Judge rules Normal clerk not obligated to certify petitions for non-elective offices
Three people attempting to run for nonelective offices in Normal do not have an “unequivocal right” to have their candidacy petitions certified by the town clerk — and their names placed on the April election ballot — according to a McLean County judge’s ruling.
11th Judicial Circuit Court Judge Mark Fellheimer on Wednesday dismissed legal action filed against Normal Clerk Angie Huonker, saying his interpretation of state and municipal law does not indicate she was legally obligated to approve candidate petitions for offices that were either appointed or nonexistent at the time of filing.
Normal resident and former township clerk Amy Conklin was attempting to run for Normal clerk, an appointed position within the town’s city manager-styled government; residents Charles Sila and Robert Shoraga were trying to run for collector and supervisor, respectively, neither of which are positions within the municipality.
“The court finds here that … the petitioners did not have an unequivocal right to have their nominating petitions certified … and then secondly, the clerk did not have an unequivocal duty to certify those petitions for offices that are not in existence in the Town of Normal,” Fellheimer said from the bench.
“Having made these findings, the court finds … that it would therefore have no option but to grant the … motion to dismiss on the basis that no right exists at the present time for these officers to be elected in the Town of Normal.”
Had those petitions been approved, Conklin, Sila and Shoraga would have had their names on the April 4 ballot. Sila did not attend Wednesday’s court hearing due to illness, but his son Karl, present on his behalf, said the three aspiring candidates would discuss the possibility of quickly appealing Fellheimer’s ruling.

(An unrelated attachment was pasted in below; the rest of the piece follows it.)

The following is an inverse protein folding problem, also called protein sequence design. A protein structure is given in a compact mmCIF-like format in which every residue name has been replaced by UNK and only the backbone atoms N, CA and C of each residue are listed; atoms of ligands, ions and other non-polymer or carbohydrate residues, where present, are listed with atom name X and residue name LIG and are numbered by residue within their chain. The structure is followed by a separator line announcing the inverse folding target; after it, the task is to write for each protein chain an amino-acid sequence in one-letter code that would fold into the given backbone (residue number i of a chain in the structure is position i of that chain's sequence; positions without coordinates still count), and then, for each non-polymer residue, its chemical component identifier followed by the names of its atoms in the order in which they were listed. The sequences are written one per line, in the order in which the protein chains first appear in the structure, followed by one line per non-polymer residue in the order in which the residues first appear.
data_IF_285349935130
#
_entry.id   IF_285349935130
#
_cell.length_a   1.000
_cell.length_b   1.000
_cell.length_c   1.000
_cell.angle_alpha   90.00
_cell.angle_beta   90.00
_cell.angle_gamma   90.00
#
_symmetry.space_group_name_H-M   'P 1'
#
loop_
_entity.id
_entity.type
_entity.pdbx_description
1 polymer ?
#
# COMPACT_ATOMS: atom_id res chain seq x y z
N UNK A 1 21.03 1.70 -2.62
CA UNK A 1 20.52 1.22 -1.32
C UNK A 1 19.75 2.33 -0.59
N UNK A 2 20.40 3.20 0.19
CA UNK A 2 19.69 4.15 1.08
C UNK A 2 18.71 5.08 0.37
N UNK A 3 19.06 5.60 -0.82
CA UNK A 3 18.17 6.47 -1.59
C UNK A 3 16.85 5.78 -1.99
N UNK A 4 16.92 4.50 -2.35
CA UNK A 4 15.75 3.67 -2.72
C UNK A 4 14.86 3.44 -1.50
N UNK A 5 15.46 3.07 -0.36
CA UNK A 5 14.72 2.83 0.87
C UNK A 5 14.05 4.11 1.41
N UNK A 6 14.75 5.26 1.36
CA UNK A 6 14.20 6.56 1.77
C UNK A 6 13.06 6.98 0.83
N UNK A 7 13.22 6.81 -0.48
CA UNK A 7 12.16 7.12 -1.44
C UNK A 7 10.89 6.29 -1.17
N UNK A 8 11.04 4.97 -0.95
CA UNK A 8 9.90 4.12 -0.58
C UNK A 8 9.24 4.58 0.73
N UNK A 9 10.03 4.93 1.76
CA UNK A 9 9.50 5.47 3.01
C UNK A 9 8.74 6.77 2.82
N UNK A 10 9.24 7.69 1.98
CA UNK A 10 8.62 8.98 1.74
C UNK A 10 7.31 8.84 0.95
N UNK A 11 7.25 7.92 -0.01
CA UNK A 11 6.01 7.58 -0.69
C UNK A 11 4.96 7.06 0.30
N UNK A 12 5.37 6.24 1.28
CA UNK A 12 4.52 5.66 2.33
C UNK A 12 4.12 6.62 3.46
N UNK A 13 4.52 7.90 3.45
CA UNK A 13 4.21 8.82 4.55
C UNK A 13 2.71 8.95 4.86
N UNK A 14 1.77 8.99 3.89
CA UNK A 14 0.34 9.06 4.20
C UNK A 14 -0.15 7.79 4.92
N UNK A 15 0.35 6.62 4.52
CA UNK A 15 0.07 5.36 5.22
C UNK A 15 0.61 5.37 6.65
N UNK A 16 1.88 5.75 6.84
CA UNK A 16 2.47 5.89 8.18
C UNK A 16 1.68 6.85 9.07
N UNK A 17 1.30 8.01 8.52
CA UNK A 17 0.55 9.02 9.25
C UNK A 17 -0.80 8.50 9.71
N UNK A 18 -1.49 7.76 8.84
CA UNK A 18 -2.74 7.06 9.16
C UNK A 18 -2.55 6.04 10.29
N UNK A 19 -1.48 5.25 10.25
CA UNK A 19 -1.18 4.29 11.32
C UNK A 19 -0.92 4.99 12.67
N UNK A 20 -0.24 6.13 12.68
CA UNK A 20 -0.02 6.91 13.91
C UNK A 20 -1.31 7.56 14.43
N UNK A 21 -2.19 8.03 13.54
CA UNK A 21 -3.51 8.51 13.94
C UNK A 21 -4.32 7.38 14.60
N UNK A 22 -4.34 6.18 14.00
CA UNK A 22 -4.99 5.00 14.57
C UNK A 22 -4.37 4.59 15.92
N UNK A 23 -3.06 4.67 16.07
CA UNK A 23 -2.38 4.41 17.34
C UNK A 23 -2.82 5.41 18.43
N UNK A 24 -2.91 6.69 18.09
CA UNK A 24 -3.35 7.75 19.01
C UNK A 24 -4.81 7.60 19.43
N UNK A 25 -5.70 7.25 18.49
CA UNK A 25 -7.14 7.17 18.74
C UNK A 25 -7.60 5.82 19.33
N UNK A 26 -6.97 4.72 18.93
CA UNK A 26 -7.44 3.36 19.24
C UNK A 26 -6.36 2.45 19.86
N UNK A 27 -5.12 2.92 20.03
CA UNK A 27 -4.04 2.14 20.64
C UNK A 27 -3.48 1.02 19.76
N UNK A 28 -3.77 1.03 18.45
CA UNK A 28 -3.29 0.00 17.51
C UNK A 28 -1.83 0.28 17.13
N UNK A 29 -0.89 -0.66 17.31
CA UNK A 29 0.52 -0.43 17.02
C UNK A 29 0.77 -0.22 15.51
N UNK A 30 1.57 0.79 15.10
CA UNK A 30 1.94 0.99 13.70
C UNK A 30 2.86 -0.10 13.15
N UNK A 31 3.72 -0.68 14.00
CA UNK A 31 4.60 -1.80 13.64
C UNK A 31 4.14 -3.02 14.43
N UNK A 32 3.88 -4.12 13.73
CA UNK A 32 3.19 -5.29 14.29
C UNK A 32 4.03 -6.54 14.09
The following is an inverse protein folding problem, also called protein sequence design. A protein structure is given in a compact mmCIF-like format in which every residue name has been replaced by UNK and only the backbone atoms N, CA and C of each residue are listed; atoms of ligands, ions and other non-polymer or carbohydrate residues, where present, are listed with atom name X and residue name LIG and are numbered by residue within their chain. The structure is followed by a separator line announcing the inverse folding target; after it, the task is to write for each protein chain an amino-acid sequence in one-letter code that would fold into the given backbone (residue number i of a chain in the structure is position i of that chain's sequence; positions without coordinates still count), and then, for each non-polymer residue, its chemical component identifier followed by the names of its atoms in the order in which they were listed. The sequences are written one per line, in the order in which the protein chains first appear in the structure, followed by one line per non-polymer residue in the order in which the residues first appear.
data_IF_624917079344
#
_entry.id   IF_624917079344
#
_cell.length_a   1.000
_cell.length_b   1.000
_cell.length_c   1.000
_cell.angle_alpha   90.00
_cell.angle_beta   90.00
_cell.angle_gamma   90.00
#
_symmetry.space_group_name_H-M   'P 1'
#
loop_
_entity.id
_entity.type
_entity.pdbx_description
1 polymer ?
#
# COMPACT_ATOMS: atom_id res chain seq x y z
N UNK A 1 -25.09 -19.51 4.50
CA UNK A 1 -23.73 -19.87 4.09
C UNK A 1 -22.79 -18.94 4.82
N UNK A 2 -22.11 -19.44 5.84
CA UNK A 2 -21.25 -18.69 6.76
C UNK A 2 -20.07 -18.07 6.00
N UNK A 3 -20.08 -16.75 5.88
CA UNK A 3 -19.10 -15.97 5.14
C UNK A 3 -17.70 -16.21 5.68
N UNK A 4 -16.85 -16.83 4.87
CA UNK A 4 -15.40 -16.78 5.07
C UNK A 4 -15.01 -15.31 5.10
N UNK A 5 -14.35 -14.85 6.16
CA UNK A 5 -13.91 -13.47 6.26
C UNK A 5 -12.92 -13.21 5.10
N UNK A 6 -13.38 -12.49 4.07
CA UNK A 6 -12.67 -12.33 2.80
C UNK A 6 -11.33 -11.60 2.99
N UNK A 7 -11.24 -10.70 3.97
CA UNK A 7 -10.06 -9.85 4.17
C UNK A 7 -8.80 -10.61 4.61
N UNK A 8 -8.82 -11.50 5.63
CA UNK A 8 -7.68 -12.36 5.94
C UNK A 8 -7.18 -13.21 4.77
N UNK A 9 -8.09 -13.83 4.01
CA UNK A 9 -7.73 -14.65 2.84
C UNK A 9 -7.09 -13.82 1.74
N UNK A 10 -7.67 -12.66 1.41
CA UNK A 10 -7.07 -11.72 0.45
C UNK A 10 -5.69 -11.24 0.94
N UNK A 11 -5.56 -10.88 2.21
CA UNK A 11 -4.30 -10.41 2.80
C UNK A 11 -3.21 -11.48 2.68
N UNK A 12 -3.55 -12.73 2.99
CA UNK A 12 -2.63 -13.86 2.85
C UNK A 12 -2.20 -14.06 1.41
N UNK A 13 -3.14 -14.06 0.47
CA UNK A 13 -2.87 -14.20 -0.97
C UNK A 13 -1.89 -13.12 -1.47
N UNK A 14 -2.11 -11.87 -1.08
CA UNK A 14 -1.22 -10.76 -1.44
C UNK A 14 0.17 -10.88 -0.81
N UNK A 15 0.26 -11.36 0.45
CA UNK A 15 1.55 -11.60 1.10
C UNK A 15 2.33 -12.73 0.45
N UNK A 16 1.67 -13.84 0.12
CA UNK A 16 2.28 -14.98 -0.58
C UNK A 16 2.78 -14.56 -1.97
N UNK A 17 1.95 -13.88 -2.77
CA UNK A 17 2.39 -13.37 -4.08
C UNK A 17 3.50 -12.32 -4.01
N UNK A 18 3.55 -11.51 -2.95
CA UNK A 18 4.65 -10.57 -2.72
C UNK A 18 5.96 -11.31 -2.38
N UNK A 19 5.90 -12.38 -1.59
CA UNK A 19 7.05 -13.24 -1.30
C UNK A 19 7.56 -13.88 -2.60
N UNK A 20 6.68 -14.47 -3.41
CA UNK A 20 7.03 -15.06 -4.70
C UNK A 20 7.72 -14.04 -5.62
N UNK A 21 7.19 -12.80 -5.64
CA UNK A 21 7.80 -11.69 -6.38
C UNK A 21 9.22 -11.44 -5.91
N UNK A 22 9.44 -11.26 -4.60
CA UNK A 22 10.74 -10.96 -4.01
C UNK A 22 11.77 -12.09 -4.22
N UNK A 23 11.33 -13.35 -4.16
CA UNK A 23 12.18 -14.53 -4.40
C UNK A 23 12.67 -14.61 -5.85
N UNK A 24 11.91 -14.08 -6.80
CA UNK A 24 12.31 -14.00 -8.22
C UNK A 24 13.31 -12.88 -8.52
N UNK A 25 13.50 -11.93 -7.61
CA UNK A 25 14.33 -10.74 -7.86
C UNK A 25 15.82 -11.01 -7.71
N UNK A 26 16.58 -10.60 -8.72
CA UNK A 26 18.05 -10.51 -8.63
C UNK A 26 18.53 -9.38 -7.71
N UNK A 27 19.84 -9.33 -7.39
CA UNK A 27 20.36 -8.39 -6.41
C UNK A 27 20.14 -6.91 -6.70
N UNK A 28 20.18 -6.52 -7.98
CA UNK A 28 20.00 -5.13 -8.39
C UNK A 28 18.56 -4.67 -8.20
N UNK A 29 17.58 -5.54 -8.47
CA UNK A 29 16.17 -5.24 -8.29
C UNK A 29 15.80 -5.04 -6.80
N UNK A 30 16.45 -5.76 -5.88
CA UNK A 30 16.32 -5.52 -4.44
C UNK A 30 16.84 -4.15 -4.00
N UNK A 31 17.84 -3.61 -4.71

“Obviously we don’t like it, but I have some legal background and … I knew this was a possible final decision,” Karl Sila said. “It’s not totally unreasonable. We’ll have to talk among ourselves and see if it’s worth dealing with.”
Sila and Shoraga told WGLT in previous interviews their attempts to run for those offices were based on the belief that even though they don’t currently exist, they should. Shoraga said friends “in politics” had told him they believed state law indicated Normal should have a collector and a supervisor; he ran accordingly for supervisor.
Similarly, Conklin told reporters after Wednesday’s hearing that she had been prompted to run after “reading Illinois law.”
“About a year and a half ago, I was actually going to apply for town clerk and then I was wondering, ‘Why is this not elected?’,” she said. “So, I said yes to this.”
The hearing on Wednesday was several weeks in the making, following Normal’s hiring of a Chicago-based municipal law firm to review the petitions for “legal conformity” in early December, a single meeting of the Normal Electoral Board shortly after, and an initial case status hearing earlier this month.
A spokesperson for Normal said the board has been “recessed” since its initial meeting and would remain recessed "pending any further action in this case."
In a statement, Mayor Chris Koos said in a statement the town is “pleased the judge agreed with our legal team’s assessment.”
“We are glad to put this issue behind us,” the statement read. “This decision comes on the heels of the recent review of the Town’s budget, which focuses on what our community wants us to focus on: improving infrastructure, paying down and restructuring debt and enhancing the quality of life in our community.”
Karl Sila said whether or not the three candidates appeal the ruling depends on “if it’s a good use of time or money” and told reporters he was “pleased” with Tom DeVore, a former Republican state attorney general candidate and prolific filer of lawsuits against the state’s newly-enacted assault weapons ban, who took on Sila, Conklin and Shoraga’s cases. (Chicago-based Michael Kasper of Kasper and Nottage in Chicago, as well as Allen Wall and Jason Guisinger of Klein, Thorpe and Jenkins, represented Normal.)
DeVore is the second former GOP state attorney general candidate to represent Normal residents in McLean County court in recent months: David Shestokas, who lost to DeVore in the Republican primary, represented people who wanted a districting referendum question on Normal ballots in the November 2022 election.